Boy With Face Disfigured by Pneumonia got Chance to Live a Normal Life
Medical advancements have taken surprising turns in just a few short years. Doctors are now able to grow new body parts for people using molds, the patient’s own skin, and stem cells. People who have been disfigured now have another chance to lead a normal life.
A Tragic Disfigurement
Arun Patel of India had contracted pneumonia as a baby. As a result, his nose was severely damaged. The pneumonia damaged his soft nasal tissues and had destroyed the cartilage in the tip of his nose. When he was 12 years old, a team of amazing doctors in Indore city helped Arun by growing him a replacement nose- on his forehead. The nose was then removed and placed where it belonged on Arun’s face.
How Did Doctors Grow a Nose?
This surgery is rare, and it involves four phases of treatment. It was not a swift undertaking- this particular procedure took close to a year to complete. First, Arun’s forehead was expanded to create room for the new nose to grow. Then, cartilage was removed from his chest and shaped into the new nose, and then it was placed on his forehead where it grew for three months. When the nose was finished, it was removed from his forehead and transplanted onto his face. His forehead was repaired as well.
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Arun was left with some scarring on his face, but his nose is no longer deformed. His new nose is well-shaped, and it is well-placed on his face. Because Arun came from a poor background, the generous doctors were happy to take care of his medical costs. Arun reports that he is very happy with his new appearance. He says that other children used to be afraid of him and would tease him. Now he feels more confident at school, and instead of looking down while he walks, he holds his head high. This is one of the cases of people getting back to normal life after years of pain.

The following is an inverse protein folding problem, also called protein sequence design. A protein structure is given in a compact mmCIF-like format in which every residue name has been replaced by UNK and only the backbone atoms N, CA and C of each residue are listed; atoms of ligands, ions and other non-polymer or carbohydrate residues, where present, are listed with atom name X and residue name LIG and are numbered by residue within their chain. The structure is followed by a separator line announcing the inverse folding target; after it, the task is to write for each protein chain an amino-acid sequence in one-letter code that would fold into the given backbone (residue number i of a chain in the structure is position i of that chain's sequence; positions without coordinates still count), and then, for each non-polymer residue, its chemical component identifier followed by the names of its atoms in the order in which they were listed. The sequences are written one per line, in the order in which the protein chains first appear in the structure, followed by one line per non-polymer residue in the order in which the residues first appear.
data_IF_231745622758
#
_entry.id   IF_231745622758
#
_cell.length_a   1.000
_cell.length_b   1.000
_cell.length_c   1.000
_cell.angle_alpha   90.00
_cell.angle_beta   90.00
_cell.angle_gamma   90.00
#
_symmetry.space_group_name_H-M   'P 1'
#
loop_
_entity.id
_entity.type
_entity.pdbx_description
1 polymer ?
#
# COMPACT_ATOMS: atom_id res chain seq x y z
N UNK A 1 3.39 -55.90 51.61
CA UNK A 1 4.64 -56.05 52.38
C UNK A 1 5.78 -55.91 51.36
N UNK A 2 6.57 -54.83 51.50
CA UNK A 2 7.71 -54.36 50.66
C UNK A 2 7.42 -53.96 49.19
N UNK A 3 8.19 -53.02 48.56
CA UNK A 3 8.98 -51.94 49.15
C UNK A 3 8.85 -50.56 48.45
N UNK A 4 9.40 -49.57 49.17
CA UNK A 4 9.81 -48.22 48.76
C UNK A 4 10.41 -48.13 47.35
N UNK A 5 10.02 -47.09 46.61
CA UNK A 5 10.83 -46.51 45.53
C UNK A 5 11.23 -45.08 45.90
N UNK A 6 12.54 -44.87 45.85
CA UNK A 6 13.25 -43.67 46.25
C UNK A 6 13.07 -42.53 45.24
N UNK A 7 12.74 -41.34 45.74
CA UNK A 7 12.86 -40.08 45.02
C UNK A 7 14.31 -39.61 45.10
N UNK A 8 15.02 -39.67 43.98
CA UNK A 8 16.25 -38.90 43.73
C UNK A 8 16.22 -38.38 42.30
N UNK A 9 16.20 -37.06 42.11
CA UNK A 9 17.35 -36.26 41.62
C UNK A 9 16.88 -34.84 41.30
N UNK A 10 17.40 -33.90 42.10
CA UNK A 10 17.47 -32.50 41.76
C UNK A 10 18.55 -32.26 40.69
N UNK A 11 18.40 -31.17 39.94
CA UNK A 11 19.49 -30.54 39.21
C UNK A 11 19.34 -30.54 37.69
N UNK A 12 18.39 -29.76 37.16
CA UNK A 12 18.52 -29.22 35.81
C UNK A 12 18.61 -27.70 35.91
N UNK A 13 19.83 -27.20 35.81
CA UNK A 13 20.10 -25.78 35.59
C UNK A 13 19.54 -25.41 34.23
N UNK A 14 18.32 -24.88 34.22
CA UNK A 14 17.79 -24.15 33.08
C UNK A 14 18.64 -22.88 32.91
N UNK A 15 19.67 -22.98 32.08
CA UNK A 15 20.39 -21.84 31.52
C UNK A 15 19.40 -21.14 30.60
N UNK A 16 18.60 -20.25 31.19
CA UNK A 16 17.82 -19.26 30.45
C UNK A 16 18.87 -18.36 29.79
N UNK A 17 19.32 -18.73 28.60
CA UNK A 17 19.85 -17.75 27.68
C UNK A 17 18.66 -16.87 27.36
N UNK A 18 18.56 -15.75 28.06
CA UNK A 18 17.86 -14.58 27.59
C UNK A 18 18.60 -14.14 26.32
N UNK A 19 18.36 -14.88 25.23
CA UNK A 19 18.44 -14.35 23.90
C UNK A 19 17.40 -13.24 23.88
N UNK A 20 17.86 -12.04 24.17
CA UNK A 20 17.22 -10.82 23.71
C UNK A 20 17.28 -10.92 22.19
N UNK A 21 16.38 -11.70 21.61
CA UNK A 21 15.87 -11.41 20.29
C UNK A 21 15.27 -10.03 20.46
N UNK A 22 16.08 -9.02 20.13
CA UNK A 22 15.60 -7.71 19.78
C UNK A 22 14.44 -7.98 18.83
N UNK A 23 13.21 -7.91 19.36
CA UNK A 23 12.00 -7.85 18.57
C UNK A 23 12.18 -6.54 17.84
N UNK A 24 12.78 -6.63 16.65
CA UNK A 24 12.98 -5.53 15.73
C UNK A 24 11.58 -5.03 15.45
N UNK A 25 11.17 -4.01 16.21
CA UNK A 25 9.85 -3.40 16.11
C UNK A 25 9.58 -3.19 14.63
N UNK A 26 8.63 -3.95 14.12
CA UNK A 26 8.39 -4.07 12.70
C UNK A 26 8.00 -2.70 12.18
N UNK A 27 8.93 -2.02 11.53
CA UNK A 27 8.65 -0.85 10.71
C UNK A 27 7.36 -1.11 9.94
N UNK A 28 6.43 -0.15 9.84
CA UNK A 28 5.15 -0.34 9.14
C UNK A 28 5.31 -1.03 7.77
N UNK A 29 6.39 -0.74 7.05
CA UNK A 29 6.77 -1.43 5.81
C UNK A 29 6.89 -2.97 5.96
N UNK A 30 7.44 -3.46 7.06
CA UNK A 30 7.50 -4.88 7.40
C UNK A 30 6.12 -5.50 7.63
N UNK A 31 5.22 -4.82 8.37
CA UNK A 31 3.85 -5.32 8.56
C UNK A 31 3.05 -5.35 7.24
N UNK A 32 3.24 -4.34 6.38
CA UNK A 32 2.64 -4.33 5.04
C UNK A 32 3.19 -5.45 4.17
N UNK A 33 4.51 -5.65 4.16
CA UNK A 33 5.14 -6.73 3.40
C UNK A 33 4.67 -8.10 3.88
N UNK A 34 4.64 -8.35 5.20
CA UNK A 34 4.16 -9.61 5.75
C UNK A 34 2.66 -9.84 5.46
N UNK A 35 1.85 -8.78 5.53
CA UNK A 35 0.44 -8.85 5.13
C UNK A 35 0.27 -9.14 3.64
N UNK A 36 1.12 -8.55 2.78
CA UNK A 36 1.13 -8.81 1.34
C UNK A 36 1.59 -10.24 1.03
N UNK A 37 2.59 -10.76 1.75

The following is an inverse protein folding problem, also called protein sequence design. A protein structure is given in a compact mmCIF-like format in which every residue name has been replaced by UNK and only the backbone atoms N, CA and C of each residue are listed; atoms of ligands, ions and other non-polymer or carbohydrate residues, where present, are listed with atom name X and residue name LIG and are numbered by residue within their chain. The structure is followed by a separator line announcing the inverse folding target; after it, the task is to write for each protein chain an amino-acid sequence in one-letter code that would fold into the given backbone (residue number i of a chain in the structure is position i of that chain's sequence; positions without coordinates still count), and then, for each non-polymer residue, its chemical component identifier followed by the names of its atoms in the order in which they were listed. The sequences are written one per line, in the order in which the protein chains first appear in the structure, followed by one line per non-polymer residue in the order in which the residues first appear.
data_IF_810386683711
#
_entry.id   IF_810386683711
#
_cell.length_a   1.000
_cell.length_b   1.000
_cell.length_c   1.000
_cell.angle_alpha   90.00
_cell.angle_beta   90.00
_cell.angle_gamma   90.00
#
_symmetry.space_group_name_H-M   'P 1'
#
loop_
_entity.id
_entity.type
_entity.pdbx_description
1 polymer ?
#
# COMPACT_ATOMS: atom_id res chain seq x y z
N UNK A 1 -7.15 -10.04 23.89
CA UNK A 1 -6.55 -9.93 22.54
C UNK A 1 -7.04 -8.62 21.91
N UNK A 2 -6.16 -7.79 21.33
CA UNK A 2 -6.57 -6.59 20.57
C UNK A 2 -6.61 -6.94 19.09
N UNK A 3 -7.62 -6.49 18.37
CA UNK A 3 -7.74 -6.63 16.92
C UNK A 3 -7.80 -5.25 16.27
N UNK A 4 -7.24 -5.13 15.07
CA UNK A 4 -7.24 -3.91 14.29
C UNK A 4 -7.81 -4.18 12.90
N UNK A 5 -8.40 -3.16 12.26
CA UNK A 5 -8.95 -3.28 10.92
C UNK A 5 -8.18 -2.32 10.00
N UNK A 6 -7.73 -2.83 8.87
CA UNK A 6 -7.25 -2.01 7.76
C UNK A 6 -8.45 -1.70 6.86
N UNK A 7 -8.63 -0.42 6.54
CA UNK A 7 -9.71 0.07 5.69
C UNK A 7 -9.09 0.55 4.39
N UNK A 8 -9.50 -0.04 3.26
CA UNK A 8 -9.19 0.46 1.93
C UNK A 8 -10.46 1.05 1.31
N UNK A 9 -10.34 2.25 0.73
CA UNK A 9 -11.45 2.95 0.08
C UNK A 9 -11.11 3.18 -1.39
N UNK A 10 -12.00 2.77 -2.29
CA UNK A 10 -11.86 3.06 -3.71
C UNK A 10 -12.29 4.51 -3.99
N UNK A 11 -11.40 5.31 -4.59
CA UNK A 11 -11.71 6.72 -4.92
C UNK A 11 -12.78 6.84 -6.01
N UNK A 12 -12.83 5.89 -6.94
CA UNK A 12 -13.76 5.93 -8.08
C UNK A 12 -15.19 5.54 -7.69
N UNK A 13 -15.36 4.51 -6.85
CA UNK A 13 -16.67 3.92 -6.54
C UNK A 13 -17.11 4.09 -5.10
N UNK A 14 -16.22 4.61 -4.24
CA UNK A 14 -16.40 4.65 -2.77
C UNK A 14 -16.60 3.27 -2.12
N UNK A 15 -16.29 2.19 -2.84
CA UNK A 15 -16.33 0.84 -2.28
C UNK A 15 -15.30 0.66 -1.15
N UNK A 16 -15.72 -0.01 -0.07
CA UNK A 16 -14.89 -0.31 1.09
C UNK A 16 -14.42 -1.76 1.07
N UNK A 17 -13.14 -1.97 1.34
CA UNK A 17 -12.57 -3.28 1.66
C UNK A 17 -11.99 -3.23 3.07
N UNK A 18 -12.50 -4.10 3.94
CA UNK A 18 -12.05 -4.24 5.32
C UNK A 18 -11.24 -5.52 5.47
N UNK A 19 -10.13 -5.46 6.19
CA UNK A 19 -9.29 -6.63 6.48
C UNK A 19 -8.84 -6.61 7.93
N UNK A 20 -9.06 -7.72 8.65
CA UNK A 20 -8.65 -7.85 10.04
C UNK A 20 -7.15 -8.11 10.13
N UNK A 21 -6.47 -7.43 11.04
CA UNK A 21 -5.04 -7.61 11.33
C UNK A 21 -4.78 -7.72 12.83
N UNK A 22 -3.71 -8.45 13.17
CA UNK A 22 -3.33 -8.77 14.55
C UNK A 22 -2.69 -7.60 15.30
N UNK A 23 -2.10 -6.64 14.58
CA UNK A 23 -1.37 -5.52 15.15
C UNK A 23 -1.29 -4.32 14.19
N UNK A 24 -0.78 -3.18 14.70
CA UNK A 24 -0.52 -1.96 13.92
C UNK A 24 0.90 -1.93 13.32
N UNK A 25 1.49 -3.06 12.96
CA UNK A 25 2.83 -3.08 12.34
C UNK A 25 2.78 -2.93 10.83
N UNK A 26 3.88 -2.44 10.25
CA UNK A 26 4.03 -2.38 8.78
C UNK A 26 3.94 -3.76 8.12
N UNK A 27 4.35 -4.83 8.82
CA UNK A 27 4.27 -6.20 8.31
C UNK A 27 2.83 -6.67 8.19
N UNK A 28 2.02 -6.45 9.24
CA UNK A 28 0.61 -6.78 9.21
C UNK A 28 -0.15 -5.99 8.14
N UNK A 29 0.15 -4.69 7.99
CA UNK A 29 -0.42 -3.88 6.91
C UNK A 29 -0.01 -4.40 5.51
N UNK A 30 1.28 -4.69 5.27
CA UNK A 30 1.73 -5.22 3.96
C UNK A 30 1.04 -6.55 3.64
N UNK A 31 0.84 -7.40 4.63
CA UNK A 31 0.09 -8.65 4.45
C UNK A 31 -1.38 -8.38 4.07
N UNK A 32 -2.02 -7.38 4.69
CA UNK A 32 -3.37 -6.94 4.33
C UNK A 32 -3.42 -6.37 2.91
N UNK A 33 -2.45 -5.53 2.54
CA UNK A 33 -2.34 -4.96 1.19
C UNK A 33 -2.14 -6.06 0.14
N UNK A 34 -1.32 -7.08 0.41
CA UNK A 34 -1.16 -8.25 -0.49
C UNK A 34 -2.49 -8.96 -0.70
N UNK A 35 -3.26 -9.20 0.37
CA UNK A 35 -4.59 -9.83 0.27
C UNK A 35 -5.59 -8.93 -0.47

This is not the first time that this surgery has been performed. In 2013, a man in China lost his nose in a car accident and underwent the same procedure with good results. While patients of these operations report some psychological difficulty in seeing organs growing beneath their skin, they are often happy with the results. Stelarc, an Australian performance artist, worked with doctors to have an ear grafted onto his arm.
The Stuff of Science Fiction
These cell-generated organs begin as glass molds that are sprayed with materials for cells to attach to. The glass is removed, and the material left is coated with millions of stem cells that grow into a specific organ.
While this is happening, the patient’s skin is gradually stretched using spacers or balloons beneath the skin. Once the skin is loose enough, it is cut off and stretched over the metal and/or cartilage frame covered in stem cells. The skin is and sewed back onto the body with the frame beneath it, and the intended body part begins to grow.
This delicate process is like a miracle for people who have been ashamed of disfigurements that they cannot control. Arun now has a functioning nose to be proud of.